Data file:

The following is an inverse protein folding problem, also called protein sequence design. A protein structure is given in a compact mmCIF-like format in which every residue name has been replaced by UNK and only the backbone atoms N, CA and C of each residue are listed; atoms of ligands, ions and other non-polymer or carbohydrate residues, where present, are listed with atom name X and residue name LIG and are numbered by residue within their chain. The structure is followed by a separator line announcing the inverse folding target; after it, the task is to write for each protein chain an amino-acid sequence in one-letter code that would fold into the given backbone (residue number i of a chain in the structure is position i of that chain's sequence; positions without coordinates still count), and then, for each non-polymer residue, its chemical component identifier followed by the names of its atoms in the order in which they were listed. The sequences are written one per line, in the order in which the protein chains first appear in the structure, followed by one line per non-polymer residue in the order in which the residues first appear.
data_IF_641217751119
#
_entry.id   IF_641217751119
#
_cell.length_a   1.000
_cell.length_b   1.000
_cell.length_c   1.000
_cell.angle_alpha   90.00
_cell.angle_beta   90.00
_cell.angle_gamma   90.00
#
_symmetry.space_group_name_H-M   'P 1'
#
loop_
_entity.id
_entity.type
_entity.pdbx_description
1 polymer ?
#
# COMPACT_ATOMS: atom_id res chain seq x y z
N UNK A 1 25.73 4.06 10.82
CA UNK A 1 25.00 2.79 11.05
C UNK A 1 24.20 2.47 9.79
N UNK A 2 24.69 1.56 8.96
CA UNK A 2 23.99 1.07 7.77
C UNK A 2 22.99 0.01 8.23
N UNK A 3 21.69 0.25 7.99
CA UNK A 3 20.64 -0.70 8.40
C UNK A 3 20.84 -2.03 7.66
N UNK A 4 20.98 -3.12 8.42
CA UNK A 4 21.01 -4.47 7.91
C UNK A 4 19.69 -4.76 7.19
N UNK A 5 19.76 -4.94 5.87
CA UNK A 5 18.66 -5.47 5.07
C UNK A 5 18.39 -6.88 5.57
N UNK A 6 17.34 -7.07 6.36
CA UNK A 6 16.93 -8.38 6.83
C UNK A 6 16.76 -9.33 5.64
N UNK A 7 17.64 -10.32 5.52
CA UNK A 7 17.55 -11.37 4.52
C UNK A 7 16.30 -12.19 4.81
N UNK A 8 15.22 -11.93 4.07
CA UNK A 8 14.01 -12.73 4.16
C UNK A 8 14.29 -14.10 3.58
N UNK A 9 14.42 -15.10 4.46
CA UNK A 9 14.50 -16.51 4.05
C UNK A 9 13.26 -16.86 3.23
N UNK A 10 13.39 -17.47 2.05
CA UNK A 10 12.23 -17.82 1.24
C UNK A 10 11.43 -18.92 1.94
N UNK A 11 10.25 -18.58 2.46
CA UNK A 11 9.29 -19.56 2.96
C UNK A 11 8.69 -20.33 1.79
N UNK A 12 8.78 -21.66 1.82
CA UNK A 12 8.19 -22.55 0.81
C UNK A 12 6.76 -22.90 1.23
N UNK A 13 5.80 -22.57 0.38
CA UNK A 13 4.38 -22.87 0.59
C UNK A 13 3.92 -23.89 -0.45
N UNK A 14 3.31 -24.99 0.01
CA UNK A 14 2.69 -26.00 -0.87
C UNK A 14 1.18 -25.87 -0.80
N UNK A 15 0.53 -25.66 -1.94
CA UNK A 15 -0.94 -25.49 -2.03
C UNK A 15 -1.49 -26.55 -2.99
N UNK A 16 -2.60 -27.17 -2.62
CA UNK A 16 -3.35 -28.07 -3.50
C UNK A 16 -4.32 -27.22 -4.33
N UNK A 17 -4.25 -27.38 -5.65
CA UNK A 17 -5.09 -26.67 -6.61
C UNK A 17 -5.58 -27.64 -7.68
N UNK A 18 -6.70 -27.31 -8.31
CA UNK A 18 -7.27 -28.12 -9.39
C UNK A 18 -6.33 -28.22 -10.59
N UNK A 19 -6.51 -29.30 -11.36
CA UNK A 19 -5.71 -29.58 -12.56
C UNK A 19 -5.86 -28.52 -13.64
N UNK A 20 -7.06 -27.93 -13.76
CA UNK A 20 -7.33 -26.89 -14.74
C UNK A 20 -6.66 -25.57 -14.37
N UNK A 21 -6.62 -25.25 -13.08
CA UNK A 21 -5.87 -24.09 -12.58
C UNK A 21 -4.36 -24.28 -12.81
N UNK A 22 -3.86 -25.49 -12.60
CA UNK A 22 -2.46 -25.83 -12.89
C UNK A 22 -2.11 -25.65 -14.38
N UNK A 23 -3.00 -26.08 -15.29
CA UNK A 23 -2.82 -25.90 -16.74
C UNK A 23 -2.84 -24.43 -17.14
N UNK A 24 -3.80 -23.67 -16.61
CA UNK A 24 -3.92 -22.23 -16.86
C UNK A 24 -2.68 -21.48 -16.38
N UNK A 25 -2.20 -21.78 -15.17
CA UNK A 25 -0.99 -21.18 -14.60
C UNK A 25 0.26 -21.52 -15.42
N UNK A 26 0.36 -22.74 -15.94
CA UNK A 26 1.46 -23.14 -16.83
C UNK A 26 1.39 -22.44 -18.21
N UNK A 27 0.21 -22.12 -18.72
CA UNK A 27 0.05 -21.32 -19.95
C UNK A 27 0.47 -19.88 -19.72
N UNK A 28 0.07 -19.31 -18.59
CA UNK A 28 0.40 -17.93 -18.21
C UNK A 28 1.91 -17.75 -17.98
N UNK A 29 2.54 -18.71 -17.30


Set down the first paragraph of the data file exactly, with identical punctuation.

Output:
The following is an inverse protein folding problem, also called protein sequence design. A protein structure is given in a compact mmCIF-like format in which every residue name has been replaced by UNK and only the backbone atoms N, CA and C of each residue are listed; atoms of ligands, ions and other non-polymer or carbohydrate residues, where present, are listed with atom name X and residue name LIG and are numbered by residue within their chain. The structure is followed by a separator line announcing the inverse folding target; after it, the task is to write for each protein chain an amino-acid sequence in one-letter code that would fold into the given backbone (residue number i of a chain in the structure is position i of that chain's sequence; positions without coordinates still count), and then, for each non-polymer residue, its chemical component identifier followed by the names of its atoms in the order in which they were listed. The sequences are written one per line, in the order in which the protein chains first appear in the structure, followed by one line per non-polymer residue in the order in which the residues first appear.